ANKARA – For the umpteenth time, Turkey has repeated its insistence that Greek remove troops off Greek islands, citing the 1923 Treaty of Lausanne that Turkey doesn’t recognize, along with the 1947 Paris Peace Treaties.
Those treaties have demilitarization provisions that Turkey said must be met, with Turkish Foreign Minister Mevlut Cavusoglu telling his country’s Parliament that Greece has violated it on Aegean islands since 1960.
He said that Greek sovereignty over these islands remains dependent upon demilitarization, suggesting Turkey would – as President Recep Tayyip Erdogan had openly coveted their return – seize them otherwise.
Cavusoglureferred Turkish lawmakers to the letter sent by its Permanent Representative to the United Nations Feridun Sinirlioglu to UN Secretary-General Antonio Guterres late September, said Kathimerini, about the same.
That came two weeks after the Turkish Defense Ministry reiterated its assertion that Greece can’t have troops on islands near the coast of Turkey, and Greece refusing to even hear it.
Turkish Defense Ministry spokeswoman Major Pinar Kara accused Greece then of “unlawful, provocative and aggressive” actions and said that since the beginning of the year that Greece has consistently violated the demilitarization regime of the islands, and called on Athens to “stop its illegal stance and start a dialogue with Turkey,” said Kathimerini then.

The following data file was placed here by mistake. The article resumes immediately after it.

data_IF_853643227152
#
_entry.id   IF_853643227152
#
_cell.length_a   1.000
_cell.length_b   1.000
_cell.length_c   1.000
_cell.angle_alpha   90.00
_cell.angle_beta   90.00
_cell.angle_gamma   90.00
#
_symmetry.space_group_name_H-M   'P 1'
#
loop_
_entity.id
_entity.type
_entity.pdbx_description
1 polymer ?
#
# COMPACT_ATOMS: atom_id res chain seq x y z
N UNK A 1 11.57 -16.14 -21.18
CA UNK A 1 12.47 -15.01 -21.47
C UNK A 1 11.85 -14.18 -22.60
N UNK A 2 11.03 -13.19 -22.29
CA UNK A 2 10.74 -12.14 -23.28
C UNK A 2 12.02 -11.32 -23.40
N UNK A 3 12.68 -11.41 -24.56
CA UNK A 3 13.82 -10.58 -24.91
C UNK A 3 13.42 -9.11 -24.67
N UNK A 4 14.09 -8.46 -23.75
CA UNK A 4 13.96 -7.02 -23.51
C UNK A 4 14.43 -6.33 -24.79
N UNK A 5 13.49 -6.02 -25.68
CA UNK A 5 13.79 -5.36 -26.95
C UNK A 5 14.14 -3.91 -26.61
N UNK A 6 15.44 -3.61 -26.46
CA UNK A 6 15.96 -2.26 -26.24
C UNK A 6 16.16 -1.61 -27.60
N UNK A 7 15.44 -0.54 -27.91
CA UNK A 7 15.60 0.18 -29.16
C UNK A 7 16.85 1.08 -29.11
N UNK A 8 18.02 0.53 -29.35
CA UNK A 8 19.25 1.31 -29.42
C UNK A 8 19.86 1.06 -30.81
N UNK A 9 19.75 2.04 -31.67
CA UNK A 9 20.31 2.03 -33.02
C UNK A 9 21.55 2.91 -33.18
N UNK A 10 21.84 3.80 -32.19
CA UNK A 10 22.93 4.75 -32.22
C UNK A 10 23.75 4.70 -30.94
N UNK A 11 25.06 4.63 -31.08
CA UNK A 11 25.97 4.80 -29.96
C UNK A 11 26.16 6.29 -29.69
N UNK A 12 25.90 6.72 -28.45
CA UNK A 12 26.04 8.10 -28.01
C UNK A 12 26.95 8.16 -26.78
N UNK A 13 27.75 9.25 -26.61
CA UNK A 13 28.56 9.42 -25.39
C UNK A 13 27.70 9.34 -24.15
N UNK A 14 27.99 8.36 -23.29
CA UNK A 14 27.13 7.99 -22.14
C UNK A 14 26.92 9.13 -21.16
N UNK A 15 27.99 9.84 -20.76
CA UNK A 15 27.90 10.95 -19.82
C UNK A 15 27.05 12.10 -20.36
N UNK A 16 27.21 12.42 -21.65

“The Turkish Armed Forces in the Aegean and the Mediterranean will continue to protect the rights and interests of Turkey and the TRNC,” she said, in reference to the unrecognized occupied northern third of Cyprus.
Turkey is also drilling off Cyprus, which also pulled back demands for sanctions, letting Erdogan walk away from a showdown in Brussels with almost everything he wanted and Greece and Cyprus left with only vows of sanctions if occasional diplomatic talks fail as usual.